Thursday, June 22, 2017

Looking back at Spring (part 2)

Ed Gaillard: birds &emdash; Worm-Eating Warbler, Central Park

Another bird I got a better-than-usual look at this Spring was Worm-Eating Warbler. Usually they're hard to find in Central Park in the Spring, but this year there were several good sightings, mostly along the south short of Turtle Pond.

Ed Gaillard: birds &emdash; Worm-Eating Warbler, Central Park

Worm-Eating Warblers are more frequent in the park in Fall, when they tend to creep through the dead leaves on the ground in shady spots. They are pretty cryptic in that setting. These Spring migrants, though, liked the catkins in the oaks, pretty high off the ground but sometimes coming down almost to eye level. The oaks at Turtle Pond are set well back from the fenced path, but it was still a pretty good view.

Ed Gaillard: birds &emdash; Worm-Eating Warbler, Central Park

because of the distance and light, these photos didn't come out quite as well as I had hoped, but it was still quite a nice view of the bird.

Monday, June 19, 2017

Looking back at Spring (part 1)

Ed Gaillard: birds &emdash; Bay-Breasted Warbler, Central Park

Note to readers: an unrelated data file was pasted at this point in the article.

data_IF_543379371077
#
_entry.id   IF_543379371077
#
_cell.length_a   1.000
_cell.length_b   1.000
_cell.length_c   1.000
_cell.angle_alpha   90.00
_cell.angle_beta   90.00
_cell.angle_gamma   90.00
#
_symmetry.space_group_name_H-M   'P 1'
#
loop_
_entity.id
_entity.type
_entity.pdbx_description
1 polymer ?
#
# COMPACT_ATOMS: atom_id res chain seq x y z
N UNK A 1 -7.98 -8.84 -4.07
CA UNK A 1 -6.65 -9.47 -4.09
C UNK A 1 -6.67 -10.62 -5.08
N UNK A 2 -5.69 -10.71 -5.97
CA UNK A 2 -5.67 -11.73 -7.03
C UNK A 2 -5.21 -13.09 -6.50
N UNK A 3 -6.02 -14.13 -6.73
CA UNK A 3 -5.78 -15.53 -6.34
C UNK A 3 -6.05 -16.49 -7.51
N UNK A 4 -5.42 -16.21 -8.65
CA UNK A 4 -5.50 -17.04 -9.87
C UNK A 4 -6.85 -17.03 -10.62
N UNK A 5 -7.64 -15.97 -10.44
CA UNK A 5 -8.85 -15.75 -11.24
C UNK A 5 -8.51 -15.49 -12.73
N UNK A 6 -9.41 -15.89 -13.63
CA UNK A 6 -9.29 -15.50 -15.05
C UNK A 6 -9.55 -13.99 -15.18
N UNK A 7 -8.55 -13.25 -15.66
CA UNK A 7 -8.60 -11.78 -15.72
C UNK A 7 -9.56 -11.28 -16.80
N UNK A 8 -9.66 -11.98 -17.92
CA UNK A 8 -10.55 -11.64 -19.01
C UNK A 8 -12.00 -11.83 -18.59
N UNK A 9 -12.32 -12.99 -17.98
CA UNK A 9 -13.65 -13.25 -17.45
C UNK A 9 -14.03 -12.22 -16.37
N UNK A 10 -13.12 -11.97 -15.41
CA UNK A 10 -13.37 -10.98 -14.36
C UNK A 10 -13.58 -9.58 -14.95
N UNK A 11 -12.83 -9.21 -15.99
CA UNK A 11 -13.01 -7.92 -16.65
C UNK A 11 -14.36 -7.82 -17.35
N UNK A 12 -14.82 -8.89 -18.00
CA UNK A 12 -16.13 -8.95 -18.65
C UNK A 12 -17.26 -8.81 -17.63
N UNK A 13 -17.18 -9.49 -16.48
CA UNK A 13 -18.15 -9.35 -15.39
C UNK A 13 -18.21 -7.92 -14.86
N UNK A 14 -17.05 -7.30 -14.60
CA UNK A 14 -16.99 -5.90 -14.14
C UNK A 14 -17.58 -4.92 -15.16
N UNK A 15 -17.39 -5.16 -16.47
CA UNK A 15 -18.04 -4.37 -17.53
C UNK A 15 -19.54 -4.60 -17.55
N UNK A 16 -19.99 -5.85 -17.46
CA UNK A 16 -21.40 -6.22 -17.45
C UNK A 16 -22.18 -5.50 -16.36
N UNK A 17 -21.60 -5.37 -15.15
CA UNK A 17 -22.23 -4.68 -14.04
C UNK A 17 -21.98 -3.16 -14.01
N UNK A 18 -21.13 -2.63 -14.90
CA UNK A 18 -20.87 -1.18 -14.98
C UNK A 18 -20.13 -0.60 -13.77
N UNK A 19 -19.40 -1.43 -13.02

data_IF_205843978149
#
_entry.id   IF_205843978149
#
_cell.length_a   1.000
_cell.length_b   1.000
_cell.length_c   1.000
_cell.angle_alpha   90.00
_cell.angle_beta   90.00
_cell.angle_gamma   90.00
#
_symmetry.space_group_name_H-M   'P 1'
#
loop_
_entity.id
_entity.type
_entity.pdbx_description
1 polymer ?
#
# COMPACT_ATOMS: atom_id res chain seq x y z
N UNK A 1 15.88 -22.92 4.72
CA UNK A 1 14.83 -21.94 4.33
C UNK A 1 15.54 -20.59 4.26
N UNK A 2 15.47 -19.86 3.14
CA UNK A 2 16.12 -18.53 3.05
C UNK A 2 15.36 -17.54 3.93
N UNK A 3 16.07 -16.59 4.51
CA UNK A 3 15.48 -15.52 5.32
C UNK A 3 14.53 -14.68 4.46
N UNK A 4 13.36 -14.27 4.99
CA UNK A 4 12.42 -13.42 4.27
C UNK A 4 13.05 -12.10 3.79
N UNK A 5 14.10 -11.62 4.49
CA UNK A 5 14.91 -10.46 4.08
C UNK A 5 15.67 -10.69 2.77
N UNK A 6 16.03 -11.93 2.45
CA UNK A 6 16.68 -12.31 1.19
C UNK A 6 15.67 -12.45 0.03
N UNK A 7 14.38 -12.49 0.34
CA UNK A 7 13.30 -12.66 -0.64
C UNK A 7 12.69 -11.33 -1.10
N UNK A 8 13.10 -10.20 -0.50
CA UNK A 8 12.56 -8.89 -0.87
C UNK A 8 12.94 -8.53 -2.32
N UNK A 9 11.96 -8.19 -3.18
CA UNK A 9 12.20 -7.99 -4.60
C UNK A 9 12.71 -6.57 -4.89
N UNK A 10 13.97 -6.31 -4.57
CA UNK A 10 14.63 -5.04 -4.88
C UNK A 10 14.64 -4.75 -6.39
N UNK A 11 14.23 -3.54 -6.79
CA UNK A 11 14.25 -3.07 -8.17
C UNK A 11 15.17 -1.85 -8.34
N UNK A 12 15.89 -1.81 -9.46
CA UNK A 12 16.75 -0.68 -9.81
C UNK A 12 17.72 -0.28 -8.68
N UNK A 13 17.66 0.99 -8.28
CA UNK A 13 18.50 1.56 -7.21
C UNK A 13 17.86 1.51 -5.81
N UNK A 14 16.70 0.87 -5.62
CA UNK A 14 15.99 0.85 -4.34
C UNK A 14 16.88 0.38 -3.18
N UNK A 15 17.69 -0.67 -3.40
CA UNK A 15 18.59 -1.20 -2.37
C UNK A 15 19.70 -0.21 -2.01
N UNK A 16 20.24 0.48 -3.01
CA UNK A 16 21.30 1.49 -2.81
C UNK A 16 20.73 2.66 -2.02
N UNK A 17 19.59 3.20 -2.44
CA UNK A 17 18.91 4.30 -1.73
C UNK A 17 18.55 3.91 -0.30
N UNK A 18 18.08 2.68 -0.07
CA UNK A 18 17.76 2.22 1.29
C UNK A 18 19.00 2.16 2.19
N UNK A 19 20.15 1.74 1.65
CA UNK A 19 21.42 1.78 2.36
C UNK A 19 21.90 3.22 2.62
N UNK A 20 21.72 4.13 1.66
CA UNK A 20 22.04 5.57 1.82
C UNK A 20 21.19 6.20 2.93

So how have you all been? Had a good Spring migration? Mine was good, but I didn't have my act together to post about it. Too many photos, too little time. I really need to come up with a better workflow. And now Summer is beginning, and the migration has passed, and it'll be another year before I get to do it again.

Anyway, it was a pretty good migration season. There were a lot of birds, although some of the "normal rarities" didn't show up much--I don't think anyone had a Prothonotary or Cerulean Warbler, for example, not in Central Park, maybe not anywhere in Manhattan.

Ed Gaillard: birds &emdash; Bay-Breasted Warbler, Central Park

I never ran into a real "magic tree", but I did have a nice long encounter with a Bay-Breasted Warbler, right where the Belvedere Caste plaza ends and the steps down to the Ramble start.

Ed Gaillard: birds &emdash; Bay-Breasted Warbler, Central Park

He foraged in one tree for a good half-hour, frequently at eye-level, and in really good light. I was amazed how his cap glowed in the sunlight.

Ed Gaillard: birds &emdash; Bay-Breasted Warbler, Central Park